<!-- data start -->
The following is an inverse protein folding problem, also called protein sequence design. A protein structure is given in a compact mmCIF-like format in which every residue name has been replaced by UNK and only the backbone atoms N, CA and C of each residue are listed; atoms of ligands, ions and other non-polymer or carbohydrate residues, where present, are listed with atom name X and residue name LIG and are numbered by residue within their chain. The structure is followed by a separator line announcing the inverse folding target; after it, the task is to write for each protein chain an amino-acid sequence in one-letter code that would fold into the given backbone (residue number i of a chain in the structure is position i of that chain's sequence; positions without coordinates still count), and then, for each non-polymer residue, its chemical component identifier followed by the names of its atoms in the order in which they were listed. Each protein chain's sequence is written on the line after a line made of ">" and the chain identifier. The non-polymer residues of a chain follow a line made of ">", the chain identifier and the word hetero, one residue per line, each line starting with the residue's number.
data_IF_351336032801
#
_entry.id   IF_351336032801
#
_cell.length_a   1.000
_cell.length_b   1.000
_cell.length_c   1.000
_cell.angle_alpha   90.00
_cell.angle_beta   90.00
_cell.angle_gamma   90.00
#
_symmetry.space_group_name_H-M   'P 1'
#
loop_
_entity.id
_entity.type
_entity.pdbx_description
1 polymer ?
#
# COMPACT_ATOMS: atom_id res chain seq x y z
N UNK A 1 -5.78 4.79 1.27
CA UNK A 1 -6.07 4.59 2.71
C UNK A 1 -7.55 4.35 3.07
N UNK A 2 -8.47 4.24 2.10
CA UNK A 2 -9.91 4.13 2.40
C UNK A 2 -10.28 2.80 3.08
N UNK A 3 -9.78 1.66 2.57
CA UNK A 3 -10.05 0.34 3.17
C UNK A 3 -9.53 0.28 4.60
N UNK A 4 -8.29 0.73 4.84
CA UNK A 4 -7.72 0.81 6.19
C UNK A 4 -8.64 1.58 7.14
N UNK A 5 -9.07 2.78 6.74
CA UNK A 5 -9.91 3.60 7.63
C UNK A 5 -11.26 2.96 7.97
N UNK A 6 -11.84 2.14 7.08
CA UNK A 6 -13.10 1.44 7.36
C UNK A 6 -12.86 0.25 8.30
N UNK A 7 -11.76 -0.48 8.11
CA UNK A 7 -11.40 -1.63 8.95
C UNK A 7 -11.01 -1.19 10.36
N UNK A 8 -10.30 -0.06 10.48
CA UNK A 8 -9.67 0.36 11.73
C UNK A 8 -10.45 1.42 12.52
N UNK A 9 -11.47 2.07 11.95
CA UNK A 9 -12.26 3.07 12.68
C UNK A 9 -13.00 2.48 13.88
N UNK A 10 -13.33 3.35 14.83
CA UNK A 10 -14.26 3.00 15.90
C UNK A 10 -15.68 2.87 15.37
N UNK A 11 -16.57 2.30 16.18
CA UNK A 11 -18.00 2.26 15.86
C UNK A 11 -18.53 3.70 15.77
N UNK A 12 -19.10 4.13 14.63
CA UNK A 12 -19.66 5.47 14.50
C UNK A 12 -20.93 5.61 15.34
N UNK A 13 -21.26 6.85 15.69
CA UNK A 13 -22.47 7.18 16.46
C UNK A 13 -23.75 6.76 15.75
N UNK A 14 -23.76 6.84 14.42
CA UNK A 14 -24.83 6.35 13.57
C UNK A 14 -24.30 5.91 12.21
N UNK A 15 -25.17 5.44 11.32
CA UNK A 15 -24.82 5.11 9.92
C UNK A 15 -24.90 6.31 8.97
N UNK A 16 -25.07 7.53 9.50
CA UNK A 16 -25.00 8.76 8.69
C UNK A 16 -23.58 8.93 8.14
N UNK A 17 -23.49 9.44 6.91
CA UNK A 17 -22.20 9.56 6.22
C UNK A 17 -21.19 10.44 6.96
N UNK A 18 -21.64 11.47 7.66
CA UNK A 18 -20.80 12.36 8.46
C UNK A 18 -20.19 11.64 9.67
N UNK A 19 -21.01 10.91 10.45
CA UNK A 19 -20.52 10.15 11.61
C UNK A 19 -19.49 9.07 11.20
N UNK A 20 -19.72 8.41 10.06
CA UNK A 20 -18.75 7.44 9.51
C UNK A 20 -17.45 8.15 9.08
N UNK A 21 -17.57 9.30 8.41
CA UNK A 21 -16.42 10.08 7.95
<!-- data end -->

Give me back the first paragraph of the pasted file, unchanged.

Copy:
The following is an inverse protein folding problem, also called protein sequence design. A protein structure is given in a compact mmCIF-like format in which every residue name has been replaced by UNK and only the backbone atoms N, CA and C of each residue are listed; atoms of ligands, ions and other non-polymer or carbohydrate residues, where present, are listed with atom name X and residue name LIG and are numbered by residue within their chain. The structure is followed by a separator line announcing the inverse folding target; after it, the task is to write for each protein chain an amino-acid sequence in one-letter code that would fold into the given backbone (residue number i of a chain in the structure is position i of that chain's sequence; positions without coordinates still count), and then, for each non-polymer residue, its chemical component identifier followed by the names of its atoms in the order in which they were listed. Each protein chain's sequence is written on the line after a line made of ">" and the chain identifier. The non-polymer residues of a chain follow a line made of ">", the chain identifier and the word hetero, one residue per line, each line starting with the residue's number.